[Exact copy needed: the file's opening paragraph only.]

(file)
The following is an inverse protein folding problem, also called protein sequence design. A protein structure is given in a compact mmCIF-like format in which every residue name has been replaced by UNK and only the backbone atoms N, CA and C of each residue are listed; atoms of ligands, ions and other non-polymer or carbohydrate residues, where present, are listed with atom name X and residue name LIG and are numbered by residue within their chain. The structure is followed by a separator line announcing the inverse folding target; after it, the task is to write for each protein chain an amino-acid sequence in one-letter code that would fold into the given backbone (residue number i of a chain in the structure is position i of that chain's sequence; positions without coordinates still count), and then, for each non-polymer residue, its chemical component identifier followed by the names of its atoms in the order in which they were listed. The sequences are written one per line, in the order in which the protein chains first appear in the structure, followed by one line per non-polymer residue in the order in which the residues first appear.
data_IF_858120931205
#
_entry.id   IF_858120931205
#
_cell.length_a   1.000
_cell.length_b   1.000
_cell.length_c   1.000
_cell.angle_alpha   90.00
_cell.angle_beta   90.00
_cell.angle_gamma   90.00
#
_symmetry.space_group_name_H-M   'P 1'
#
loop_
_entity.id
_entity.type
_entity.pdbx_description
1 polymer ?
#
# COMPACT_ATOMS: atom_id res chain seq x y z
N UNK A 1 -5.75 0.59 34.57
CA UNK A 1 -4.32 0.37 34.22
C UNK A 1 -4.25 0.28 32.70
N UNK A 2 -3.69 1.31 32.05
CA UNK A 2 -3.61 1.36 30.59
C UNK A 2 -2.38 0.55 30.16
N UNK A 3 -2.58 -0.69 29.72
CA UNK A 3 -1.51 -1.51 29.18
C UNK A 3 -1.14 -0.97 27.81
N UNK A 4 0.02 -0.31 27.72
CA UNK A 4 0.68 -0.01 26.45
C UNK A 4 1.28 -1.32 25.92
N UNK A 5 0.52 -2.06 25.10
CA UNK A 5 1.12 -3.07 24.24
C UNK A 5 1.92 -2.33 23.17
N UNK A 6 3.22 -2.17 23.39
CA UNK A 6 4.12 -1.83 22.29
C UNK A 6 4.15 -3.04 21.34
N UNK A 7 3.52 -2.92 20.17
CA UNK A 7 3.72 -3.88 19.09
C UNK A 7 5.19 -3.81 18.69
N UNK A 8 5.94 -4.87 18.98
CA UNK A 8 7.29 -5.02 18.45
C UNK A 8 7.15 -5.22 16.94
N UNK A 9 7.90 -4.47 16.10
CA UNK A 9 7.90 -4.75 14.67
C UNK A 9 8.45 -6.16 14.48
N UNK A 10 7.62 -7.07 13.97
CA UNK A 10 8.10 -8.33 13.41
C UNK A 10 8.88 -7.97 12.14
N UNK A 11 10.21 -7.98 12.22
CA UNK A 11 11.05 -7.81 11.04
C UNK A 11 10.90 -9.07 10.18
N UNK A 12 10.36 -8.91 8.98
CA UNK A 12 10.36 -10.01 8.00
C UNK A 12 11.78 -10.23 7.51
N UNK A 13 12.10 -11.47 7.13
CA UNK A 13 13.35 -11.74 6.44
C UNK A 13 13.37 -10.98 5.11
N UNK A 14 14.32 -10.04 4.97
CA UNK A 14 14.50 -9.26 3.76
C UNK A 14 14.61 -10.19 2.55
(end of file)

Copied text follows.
The following is an inverse protein folding problem, also called protein sequence design. A protein structure is given in a compact mmCIF-like format in which every residue name has been replaced by UNK and only the backbone atoms N, CA and C of each residue are listed; atoms of ligands, ions and other non-polymer or carbohydrate residues, where present, are listed with atom name X and residue name LIG and are numbered by residue within their chain. The structure is followed by a separator line announcing the inverse folding target; after it, the task is to write for each protein chain an amino-acid sequence in one-letter code that would fold into the given backbone (residue number i of a chain in the structure is position i of that chain's sequence; positions without coordinates still count), and then, for each non-polymer residue, its chemical component identifier followed by the names of its atoms in the order in which they were listed. The sequences are written one per line, in the order in which the protein chains first appear in the structure, followed by one line per non-polymer residue in the order in which the residues first appear.